Klaus Biemann (1926 – 2016)

  • Author: ChemViews (Photo: Ⓒ MIT)
  • Published Date: 10 June 2016
  • Copyright: Wiley-VCH Verlag GmbH & Co. KGaA, Weinheim
thumbnail image: Klaus Biemann (1926 – 2016)

Klaus Biemann, Professor Emeritus, Massachusetts Institute of Technology (MIT), Cambridge, USA, has passed away on June 2, 2016.

Professor Biemann's research focused on mass spectrometry. He pioneered its use for the analysis of protein structures. Using this approach, he discovered the sequence of the protein bacteriorhodopsin, among others. Biemann has been called the "father of organic mass spectrometry" and his work has laid the groundwork for proteomics, the study of the structure and function of all proteins produced by an organism.

Klaus Biemann studied chemistry at the University of Innsbruck, Austria, where he received his Ph.D. in organic chemistry in 1951. He remained there as Lecturer until 1955, when he joined MIT to perform postdoctoral research with George H. Büchi. In 1957, Biemann started his first faculty position as Instructor in the analytical chemistry department at MIT. He was appointed as Assistant Professor in 1959, promoted to Associate Professor in 1962, and to Full Professor in 1963. In 1976, Biemann led a team that sent a miniaturized mass spectrometer to Mars as part of NASA's Viking Mission. He remained at MIT until his retirement.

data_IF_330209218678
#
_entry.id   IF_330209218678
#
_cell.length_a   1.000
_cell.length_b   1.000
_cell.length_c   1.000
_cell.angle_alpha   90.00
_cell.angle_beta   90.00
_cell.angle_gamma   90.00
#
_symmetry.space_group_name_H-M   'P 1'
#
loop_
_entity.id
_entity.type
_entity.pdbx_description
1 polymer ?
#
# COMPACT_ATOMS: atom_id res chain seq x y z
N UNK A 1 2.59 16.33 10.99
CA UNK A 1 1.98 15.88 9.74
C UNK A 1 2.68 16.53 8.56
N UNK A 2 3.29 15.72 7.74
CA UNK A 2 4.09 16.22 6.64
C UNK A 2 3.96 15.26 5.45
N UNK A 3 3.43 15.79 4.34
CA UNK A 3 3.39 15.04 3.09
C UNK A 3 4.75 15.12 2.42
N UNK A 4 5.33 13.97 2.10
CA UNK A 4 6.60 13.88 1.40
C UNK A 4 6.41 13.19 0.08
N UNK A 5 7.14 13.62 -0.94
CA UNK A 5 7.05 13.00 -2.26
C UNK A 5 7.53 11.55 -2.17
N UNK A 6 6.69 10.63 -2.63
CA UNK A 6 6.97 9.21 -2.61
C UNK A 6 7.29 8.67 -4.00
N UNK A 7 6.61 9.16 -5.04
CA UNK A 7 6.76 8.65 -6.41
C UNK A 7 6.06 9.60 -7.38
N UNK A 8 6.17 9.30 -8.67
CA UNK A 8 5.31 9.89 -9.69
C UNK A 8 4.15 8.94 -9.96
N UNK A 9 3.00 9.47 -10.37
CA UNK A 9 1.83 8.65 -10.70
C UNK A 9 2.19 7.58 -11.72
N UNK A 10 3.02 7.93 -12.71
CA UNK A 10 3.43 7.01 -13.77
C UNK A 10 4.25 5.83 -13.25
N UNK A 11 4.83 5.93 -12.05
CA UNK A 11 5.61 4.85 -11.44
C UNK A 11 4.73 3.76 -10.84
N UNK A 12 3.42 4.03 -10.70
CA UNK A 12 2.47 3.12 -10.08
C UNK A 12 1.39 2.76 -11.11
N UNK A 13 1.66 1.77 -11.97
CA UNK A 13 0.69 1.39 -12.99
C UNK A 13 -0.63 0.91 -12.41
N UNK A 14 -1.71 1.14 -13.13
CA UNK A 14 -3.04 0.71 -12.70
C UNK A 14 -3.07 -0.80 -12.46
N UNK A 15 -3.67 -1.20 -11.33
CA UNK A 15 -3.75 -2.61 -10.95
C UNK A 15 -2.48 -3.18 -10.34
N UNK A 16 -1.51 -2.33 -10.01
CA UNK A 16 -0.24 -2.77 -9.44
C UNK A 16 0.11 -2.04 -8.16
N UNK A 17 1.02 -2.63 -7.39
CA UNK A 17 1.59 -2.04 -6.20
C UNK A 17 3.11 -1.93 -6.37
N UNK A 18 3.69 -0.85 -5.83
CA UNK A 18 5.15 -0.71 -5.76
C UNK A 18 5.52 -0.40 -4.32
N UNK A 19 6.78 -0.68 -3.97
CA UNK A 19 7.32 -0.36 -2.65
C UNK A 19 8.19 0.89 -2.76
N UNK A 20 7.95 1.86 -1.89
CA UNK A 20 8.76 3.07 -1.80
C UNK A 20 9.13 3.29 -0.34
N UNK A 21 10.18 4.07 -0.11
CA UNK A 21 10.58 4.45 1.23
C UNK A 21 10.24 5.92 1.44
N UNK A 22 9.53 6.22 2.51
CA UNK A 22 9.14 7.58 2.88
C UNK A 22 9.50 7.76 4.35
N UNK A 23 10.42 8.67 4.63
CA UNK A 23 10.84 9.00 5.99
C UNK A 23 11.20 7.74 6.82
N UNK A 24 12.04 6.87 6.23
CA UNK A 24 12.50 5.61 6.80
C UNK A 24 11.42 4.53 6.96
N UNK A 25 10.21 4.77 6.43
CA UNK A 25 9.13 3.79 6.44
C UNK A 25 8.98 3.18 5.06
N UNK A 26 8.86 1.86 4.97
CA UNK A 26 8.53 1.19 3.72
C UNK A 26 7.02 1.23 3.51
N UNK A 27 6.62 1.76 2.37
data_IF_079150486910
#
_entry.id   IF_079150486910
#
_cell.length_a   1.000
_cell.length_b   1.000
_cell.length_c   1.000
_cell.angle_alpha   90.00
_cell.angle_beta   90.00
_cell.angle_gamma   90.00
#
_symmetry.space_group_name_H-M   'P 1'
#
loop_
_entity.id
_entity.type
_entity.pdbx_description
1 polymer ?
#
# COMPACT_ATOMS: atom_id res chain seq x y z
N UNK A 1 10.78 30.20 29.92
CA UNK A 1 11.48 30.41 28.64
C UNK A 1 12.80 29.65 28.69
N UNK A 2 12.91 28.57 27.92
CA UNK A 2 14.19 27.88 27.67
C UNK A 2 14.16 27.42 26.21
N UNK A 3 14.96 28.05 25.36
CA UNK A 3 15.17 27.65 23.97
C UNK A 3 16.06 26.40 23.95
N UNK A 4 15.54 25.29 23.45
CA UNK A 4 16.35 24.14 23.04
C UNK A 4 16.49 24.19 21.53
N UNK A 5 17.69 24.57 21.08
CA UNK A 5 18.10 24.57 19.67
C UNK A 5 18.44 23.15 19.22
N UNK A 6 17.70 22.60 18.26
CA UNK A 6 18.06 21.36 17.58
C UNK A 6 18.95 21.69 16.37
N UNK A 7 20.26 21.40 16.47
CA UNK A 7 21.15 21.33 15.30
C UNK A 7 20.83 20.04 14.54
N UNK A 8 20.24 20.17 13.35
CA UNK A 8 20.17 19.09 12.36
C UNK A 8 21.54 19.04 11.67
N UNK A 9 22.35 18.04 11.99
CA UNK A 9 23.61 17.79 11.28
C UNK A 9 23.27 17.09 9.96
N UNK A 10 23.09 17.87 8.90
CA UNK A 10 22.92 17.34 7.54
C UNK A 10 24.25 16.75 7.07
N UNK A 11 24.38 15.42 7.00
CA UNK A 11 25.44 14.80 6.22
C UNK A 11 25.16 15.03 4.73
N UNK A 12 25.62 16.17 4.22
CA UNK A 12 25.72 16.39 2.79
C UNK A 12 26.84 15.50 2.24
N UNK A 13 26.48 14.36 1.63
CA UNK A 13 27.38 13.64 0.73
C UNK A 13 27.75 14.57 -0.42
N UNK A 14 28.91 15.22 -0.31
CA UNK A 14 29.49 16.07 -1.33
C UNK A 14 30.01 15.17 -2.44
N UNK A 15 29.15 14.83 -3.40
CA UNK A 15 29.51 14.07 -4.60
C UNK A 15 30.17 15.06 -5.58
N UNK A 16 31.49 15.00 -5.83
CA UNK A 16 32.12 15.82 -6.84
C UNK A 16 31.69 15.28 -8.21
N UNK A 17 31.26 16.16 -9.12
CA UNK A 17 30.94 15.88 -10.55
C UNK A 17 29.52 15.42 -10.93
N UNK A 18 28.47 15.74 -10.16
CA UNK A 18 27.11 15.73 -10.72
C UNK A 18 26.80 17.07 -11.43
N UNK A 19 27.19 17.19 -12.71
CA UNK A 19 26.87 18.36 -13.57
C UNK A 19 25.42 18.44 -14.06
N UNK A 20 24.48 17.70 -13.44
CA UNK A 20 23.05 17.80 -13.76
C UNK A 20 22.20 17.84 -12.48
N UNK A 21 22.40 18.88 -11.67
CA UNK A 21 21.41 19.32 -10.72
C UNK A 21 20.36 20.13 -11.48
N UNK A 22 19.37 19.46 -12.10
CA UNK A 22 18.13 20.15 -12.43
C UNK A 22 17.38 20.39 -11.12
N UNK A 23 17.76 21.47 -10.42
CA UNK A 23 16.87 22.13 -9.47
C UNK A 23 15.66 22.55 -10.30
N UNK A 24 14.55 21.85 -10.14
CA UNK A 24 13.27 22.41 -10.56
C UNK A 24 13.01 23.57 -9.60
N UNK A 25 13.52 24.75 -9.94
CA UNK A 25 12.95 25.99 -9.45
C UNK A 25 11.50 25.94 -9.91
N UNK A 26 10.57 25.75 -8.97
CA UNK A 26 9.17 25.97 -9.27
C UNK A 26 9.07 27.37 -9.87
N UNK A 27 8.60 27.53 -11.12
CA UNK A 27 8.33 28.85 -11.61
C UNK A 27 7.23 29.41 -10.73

Among many other honors, Professor Biemann received the Benjamin Franklin Medal in Chemistry in 2007, the Thomson Medal in 1991, the first Field and Franklin Award in Applied Mass Spectrometry from the American Chemical Society (ACS) in 1986, and the Exceptional Scientific Achievement Medal from NASA in 1977.

Selected Publications by Klaus Biemann


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